This article explores the critical tensions between the valorisation of “personal” registers in feminist and queer writing since the mid-1980s – including my own – and cultural theories of the “impersonal” subjects of memoir, family history and photography. Starting with Lauren Berlant’s reading of femininity as generic, the article seeks to situate feminist uses of the “I” within what Denise Riley calls the “outward unconscious, which hovers between people”. To articulate subjectivity not in the first person – or not necessarily – the argument follows Carolyn Laubender’s critique of the “plural self “of recent auto-theory, pursuing instead the elusive psychic dynamics of historical and cultural formations in the writing of Gail Lewis and Janet Wolff. Looking at the sense of “wrongful narration” from the point of view of both the subject and the object of a story, the affective investment in personalised accounts is read alongside an intellectual affiliation to the impersonality of language.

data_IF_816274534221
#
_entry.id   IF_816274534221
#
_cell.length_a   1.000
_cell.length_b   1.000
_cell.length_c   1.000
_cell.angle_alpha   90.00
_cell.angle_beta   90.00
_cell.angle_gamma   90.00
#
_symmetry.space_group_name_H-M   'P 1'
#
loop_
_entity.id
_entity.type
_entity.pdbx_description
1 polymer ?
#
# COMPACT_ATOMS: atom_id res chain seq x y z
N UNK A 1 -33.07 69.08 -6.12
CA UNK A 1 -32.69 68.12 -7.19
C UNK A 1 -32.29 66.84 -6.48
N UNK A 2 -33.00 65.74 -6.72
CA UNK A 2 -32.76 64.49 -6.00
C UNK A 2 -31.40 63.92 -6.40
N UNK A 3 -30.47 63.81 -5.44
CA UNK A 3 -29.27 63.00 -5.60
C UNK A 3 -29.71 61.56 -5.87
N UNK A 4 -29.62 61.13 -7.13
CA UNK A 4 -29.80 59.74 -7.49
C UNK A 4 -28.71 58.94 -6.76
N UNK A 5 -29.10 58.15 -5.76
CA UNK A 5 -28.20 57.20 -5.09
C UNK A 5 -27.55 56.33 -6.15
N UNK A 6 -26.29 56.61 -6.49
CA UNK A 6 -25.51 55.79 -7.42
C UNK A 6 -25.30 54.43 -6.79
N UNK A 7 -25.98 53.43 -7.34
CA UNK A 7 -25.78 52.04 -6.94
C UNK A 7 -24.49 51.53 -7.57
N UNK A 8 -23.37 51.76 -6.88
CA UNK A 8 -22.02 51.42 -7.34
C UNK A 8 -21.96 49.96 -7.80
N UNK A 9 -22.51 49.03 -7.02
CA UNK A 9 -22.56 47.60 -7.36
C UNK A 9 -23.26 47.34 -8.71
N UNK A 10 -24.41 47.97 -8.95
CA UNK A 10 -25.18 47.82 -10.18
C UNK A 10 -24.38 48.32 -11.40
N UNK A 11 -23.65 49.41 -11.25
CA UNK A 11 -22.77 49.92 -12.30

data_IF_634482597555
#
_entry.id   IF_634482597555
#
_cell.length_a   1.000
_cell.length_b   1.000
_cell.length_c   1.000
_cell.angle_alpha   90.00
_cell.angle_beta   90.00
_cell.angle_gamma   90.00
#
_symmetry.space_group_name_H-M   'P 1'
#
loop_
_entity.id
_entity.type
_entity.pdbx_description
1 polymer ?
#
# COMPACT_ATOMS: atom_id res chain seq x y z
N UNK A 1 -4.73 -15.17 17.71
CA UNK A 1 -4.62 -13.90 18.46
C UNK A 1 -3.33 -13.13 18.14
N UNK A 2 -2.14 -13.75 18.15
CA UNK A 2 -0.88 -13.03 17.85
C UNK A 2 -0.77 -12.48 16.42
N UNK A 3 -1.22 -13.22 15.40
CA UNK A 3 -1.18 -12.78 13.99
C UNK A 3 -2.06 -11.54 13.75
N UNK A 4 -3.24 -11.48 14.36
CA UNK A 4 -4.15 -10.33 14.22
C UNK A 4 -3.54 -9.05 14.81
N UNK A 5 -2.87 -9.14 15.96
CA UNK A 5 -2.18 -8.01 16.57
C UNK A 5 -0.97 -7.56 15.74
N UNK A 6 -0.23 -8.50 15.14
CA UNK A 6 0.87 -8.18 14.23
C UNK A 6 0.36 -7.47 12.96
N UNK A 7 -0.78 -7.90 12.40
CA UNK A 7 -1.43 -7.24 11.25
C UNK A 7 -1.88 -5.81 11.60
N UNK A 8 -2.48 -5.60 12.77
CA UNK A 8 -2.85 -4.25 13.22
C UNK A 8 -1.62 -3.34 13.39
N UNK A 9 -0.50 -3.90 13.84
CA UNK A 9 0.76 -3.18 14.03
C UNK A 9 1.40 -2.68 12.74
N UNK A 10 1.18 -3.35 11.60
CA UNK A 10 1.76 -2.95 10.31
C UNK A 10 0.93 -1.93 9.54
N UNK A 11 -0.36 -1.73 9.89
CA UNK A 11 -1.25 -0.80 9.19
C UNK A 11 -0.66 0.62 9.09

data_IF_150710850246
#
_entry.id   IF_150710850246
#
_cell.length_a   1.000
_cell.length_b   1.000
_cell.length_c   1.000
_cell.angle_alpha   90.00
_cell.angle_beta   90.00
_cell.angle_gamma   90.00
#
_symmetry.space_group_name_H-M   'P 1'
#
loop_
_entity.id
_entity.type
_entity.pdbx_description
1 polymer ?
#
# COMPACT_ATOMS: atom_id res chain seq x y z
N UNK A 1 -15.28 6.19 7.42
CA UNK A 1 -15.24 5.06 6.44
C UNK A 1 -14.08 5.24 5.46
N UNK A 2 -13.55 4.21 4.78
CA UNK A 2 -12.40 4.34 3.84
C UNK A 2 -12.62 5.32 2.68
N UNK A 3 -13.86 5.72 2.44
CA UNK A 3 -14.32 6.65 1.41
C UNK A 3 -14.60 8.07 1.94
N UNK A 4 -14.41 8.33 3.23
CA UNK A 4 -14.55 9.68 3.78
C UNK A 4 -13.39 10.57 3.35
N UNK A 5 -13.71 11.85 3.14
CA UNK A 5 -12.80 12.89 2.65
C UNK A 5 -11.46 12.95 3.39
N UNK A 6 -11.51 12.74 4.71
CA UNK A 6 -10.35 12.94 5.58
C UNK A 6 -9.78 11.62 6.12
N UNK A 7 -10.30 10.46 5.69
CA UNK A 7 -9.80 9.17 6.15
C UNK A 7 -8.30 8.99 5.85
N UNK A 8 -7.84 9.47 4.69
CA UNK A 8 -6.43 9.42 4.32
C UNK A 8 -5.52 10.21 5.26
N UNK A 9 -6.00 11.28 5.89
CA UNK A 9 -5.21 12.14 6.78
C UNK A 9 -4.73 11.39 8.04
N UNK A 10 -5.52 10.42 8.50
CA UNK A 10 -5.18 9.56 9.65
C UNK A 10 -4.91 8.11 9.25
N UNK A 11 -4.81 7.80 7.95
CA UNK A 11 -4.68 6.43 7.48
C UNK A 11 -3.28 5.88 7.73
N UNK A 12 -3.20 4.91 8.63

- Cultural Studies